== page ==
Young Adult Fiction: the Good, the Bad, the Ugly

Culture

As one of the most controversial genres, the value of books within Young Adult fiction has largely been debated. Besides the fact that we should let teenagers read what they want to read, we cannot ignore the obvious flaws and shortcomings of YA fiction. In particular, this article will focus on mainstream YA fiction; why it’s looked down upon in terms of quality, and whether these arguments have value.

First we have to examine the flaws of the genre, wide-ranging as they are.

Diversity And Representation

It’s 2021. Diverse casts, diverse bookshelves and character representation should be something avid readers strive for. Everybody deserves to have themselves represented in their favorite book, and YA is no exception.

Mainstream novels tend to have a lack of representation, focusing on cisgender, white, heterosexual characters. This is not to say that that is a problem, but actively disregarding the representation of minorities is harmful for many communities. Marginalized communities deserve to see themselves in mainstream media. It also remains that a book isn’t realistic if it has a 100% white, heteronormative cast.

YA novels have the unfortunate flaw of not adequately representing these minorities. Let’s take the example of different body types. The majority of YA fiction focuses on thin, lean bodies, without representing the average person. This in turn leads to harmful stereotypes and aspirations that a regular person cannot attain easily.

This problem stretches to representation of POC, neurodivergency, LGBTQ+ individuals, etc.

What writers in the genre need to do is slowly incorporate more diversity into their characters and their novels. Token diversity is as harmful, so educating yourself about the importance of it is essential.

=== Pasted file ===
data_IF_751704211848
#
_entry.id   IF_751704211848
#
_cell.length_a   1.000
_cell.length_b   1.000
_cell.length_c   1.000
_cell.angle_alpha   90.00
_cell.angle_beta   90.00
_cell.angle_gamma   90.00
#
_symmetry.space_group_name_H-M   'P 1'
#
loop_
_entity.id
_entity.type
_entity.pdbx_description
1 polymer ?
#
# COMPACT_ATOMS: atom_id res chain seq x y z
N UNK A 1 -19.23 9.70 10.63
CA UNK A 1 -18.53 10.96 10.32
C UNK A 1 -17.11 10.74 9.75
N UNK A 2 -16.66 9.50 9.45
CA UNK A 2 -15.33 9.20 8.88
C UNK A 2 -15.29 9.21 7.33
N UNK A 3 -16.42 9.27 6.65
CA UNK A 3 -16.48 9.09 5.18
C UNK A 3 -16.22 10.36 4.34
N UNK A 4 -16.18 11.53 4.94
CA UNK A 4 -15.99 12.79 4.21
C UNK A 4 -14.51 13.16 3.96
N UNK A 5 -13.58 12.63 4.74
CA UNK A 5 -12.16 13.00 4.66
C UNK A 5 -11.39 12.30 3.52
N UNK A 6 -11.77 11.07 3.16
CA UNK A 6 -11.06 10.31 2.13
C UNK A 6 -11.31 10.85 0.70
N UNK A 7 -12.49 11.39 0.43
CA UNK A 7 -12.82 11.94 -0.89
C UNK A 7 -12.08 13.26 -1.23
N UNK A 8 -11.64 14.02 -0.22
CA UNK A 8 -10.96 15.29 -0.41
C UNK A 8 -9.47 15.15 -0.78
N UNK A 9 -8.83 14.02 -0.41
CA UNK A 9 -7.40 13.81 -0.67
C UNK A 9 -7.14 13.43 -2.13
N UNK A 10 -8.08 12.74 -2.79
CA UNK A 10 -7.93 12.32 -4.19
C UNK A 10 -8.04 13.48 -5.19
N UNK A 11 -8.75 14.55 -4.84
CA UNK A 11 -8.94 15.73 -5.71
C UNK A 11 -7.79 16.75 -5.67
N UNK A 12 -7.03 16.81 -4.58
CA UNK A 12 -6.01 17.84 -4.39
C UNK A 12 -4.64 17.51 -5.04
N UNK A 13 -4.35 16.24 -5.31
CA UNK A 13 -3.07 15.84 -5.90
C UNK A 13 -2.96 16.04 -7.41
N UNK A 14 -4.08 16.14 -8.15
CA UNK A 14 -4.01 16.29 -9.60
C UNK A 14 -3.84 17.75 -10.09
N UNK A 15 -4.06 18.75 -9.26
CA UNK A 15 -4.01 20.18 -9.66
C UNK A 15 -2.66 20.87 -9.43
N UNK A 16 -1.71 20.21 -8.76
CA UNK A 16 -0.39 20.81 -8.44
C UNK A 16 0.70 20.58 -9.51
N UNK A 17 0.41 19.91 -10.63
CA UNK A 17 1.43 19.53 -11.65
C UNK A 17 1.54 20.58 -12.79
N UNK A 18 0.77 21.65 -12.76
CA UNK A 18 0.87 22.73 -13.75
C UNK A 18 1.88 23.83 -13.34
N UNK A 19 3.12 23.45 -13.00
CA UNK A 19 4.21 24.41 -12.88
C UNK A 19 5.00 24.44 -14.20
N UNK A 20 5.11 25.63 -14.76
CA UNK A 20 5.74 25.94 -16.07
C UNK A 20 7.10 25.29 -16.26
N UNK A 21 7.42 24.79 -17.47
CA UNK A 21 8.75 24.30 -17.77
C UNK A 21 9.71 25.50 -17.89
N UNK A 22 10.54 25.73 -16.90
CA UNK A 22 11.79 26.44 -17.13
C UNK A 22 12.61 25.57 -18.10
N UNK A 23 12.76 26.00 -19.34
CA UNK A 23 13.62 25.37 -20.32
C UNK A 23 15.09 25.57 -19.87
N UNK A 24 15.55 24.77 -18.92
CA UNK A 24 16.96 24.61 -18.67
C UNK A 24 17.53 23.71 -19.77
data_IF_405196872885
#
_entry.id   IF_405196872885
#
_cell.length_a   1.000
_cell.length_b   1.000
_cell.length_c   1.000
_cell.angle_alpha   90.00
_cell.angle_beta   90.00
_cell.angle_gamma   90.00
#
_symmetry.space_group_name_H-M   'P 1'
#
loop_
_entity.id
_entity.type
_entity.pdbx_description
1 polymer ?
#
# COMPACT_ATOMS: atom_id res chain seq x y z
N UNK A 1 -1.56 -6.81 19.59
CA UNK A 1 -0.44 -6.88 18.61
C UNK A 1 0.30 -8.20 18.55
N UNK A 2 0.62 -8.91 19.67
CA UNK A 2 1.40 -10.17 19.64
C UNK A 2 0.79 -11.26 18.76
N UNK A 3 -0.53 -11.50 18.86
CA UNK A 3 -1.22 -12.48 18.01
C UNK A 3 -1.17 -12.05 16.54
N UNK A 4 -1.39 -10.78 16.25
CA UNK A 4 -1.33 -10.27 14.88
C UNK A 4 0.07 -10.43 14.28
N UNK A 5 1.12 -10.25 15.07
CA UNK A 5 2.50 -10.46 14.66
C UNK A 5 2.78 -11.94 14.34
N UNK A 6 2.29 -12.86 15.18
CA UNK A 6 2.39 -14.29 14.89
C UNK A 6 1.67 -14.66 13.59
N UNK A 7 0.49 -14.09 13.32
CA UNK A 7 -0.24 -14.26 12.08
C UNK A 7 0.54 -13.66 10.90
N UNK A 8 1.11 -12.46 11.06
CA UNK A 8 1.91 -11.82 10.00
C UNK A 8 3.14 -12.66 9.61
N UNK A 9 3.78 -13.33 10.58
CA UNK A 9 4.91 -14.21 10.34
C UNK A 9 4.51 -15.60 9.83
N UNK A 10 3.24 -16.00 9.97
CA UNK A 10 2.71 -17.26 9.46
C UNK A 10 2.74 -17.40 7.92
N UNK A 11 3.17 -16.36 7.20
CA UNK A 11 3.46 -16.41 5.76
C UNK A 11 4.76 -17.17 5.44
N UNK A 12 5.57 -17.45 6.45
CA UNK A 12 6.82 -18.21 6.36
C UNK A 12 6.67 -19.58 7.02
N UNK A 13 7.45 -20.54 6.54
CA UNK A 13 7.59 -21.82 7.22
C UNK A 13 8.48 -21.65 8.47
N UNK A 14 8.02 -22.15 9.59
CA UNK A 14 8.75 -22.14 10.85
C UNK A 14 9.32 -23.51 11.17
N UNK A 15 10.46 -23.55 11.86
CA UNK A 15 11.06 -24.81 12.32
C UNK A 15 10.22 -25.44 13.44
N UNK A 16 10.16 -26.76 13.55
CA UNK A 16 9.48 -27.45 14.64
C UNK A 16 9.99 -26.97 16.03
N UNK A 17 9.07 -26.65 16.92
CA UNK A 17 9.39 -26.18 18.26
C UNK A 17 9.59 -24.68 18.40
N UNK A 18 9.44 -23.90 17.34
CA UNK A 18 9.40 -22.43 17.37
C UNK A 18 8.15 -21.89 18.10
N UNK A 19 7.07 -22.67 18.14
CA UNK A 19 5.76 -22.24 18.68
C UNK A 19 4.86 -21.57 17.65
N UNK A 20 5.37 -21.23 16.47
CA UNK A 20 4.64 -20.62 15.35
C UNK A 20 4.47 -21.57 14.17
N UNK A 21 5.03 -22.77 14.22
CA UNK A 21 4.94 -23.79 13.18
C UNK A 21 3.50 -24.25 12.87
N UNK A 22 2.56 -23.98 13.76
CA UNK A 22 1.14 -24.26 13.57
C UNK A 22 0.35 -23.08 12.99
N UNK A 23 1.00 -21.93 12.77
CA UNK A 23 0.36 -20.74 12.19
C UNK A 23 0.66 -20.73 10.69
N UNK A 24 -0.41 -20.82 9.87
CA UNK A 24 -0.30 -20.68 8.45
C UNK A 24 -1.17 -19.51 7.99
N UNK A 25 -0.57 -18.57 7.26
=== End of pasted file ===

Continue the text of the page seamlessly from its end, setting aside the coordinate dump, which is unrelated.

Overused Tropes

Before going into the negative ramifications of these tropes, it is important to understand exactly what they are.

The “I’m Not Like Other Girls”

Where the main character’s sole personality trait is that she doesn’t do stereotypical “girly” things, rather being more boyish and looking down on girls.

The Emotionless Brooding Hunk

The closed-off tall, cold stranger who somehow falls in love with the main character without exhibiting any feelings.

The Token Diversity

The stereotypical best friend, chosen to be such to fill the diversity quotient without the author actually trying to give the character a personality.

The Chosen One

The prophecy has decreed that this seemingly ordinary person will rule the world and become a hero etc etc.

Now, these tropes aren't necessarily bad, they’re just overdone. From Tris Prior’s inability to see her good looks to countless love triangles, it seems that a YA book isn’t complete with one of these tropes.

Admittedly, they may have a connection to something bigger. The target demographic for these books wants to read these tropes, despite the repetitiveness. You can’t deny that the “ugly yet beautiful main character” is fun to read because of their relatability. Same goes for the Chosen One. Who doesn't want to be a hero?

The moral of the story is that despite the over saturation of these tropes in the industry, they’re fun to read. Yes, we could benefit from some change, but there’s no harm liking the foundations of YA fiction.

Predictability

Almost every mainstream YA fantasy novel’s title includes the words “throne, fire, shatter, glass, sword, queen.”

Almost every cover follows a trend. In the 2009-11 era, this was dark and mysterious covers. The covers 2015 onwards follow a pattern of being font driven, featuring big bold text and minimal doodles or icons.

This also stretches to the plot, characters, setting, etc. of YA books. Mary Sue characters, dystopian, post-apocalyptic worlds, etc. form the base for this genre.